Rabbi Jonathan Sacks, z/l: Mikketz Sibling Rivalry

Rabbi Sacks writes that the root of human conflict is actually sibling rivalry: Cain and Abel, Isaac and Ishmael, Jacob and Esau, and now Joseph and his brothers. He compares the sibling rivalry of the Torah to the 3 Abrahamic religions, Judaism, Christianity, and Islam. He reminds us of the early medieval period in Spain, when the religions lived together peacefully. That changed with the blood libels and expulsions later in Europe. Rabbi Sacks continues the analogy into the present, writing of the conflicts in the Middle East right now.

Rabbi Adam Ruditsky: Parashat Miketz If you are not sure, ask Joseph!

Rabbi Ruditsky ties the parashah to current events in Israel. While many Jewish people have questioned their past, like Joseph, they are now coming to terms with both the present and the past, recognizing that they are intertwined. Joseph named his one of his sons Manasseh, which means “God has made me completely forget my hardship and my parental home.” Like Joseph, many Jews today question their position on the State of Israel.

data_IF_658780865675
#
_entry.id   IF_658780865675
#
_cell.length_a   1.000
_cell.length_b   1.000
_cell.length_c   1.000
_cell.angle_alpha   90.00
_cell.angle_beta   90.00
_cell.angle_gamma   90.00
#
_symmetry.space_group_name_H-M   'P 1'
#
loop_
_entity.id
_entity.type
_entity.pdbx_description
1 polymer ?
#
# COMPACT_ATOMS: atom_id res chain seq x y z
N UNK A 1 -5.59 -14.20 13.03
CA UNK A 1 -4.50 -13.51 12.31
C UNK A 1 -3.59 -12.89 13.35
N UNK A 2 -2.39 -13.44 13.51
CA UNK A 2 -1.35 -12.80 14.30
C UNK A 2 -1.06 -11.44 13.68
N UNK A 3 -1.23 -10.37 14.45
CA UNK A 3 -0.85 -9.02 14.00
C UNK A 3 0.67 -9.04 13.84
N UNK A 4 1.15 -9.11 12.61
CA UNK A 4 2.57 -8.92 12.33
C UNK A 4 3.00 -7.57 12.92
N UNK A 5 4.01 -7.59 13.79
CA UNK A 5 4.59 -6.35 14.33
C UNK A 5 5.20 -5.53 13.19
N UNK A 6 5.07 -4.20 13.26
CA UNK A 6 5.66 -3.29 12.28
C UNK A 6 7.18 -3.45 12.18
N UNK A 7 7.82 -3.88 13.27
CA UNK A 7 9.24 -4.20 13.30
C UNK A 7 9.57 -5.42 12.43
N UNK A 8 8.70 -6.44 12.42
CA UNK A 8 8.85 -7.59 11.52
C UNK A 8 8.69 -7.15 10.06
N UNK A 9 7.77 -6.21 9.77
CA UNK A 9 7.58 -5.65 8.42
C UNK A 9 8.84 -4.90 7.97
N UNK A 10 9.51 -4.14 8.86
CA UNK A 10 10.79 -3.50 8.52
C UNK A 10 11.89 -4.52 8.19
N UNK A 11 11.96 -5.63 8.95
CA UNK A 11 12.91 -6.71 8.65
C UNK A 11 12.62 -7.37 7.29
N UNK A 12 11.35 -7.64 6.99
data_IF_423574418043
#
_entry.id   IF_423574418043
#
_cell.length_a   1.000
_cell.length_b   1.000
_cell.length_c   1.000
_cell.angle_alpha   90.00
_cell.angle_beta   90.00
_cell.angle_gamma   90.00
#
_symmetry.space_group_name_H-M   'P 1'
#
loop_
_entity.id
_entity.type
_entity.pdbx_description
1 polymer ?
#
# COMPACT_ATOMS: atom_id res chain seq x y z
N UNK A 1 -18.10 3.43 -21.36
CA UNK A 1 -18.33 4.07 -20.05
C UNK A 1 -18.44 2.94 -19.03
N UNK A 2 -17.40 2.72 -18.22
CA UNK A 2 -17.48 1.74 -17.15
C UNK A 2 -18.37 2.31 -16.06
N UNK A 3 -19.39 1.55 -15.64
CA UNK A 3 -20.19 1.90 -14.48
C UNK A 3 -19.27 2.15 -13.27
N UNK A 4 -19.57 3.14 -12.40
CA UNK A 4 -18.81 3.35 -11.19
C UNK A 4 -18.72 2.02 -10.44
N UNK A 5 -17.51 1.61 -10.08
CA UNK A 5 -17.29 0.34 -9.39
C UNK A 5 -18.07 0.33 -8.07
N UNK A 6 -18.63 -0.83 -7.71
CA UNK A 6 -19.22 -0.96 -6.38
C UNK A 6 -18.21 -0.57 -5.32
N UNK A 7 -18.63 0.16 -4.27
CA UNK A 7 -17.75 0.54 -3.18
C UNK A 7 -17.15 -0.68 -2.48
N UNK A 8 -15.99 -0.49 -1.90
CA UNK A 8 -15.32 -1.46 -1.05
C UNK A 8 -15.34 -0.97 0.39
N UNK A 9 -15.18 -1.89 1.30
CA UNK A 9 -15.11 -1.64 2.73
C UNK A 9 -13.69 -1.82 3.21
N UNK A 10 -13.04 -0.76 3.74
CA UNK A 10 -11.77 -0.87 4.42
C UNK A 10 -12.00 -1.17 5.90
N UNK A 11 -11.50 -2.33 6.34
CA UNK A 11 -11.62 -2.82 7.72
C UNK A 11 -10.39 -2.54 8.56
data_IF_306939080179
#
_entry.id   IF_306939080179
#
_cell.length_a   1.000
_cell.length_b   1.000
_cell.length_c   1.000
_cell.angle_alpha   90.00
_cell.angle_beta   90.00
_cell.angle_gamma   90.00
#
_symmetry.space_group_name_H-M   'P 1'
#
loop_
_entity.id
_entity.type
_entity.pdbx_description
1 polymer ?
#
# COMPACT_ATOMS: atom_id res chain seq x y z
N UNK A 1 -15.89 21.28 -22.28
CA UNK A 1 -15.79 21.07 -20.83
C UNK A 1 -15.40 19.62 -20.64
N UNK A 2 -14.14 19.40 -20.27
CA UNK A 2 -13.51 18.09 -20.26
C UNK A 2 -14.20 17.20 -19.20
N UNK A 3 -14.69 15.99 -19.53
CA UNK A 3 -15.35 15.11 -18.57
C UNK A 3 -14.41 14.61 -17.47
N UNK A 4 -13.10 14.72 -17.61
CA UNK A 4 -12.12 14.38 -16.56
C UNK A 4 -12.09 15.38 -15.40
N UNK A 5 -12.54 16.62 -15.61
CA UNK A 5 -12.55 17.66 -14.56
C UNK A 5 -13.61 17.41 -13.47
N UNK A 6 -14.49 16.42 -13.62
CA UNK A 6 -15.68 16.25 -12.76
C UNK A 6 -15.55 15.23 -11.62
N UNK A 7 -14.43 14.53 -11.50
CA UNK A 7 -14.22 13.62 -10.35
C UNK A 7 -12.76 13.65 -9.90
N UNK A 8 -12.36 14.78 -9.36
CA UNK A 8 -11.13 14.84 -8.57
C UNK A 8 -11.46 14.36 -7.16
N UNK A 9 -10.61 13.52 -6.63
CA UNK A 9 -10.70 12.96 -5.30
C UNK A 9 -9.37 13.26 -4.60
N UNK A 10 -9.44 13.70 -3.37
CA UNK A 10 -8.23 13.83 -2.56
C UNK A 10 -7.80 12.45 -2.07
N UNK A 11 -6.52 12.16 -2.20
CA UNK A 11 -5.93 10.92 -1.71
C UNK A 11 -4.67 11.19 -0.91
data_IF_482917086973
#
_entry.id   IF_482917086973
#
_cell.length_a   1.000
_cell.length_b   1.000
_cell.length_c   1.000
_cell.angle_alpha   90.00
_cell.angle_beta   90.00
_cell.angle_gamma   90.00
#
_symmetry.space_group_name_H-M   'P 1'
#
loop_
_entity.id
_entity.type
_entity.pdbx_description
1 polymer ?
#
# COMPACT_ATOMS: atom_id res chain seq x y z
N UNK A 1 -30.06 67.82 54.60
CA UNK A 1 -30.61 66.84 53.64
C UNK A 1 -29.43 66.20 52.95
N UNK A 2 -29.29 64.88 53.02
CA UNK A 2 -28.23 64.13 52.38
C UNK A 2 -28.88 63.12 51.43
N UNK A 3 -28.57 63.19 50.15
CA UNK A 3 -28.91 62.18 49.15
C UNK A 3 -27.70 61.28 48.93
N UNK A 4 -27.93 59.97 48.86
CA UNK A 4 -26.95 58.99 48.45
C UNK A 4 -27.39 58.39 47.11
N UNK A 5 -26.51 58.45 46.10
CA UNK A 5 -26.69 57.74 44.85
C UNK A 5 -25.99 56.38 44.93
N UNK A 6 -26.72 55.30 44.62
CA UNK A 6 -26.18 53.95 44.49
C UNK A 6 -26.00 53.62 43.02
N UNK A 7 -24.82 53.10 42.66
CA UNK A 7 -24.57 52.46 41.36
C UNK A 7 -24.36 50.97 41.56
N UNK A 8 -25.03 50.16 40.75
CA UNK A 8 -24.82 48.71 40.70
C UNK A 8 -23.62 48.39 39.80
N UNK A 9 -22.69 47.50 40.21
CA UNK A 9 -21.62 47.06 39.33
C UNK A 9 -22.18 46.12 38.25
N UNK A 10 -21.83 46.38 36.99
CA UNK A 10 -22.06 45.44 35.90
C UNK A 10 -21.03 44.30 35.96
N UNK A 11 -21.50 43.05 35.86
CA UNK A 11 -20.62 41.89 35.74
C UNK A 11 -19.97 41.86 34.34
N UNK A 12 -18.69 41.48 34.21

Rabbi Kari Tuling: Vayeitzei Growth Requires Truth

Rabbi Tuling writes about Jacob’s resiliency; he goes to sleep destitute, using a rock as a pillow. He wakes up with a dream of blessing and divine promise, which gives him hope to continue his journey. She describes Jacob as passive, rather than deceptive and tricky—he allows his mother to manipulate him and Laban to take advantage of him. How does he rise about family patterns?

Rabbi Jonathan Sacks, z/l: Vayetse The Character of Jacob

Jacob is first described as a simple man, yet he is not at all simple. While Midrash portrays him as “all-good” and Esau as “all-bad”, Jacob tricked his brother and, with his mother, deceived his father. Later, Laban deceives him on his wedding night. The deception continues, yet Jacob became rich. Please follow the link below to read Rabbi Sacks’ perspective on who Jacob was: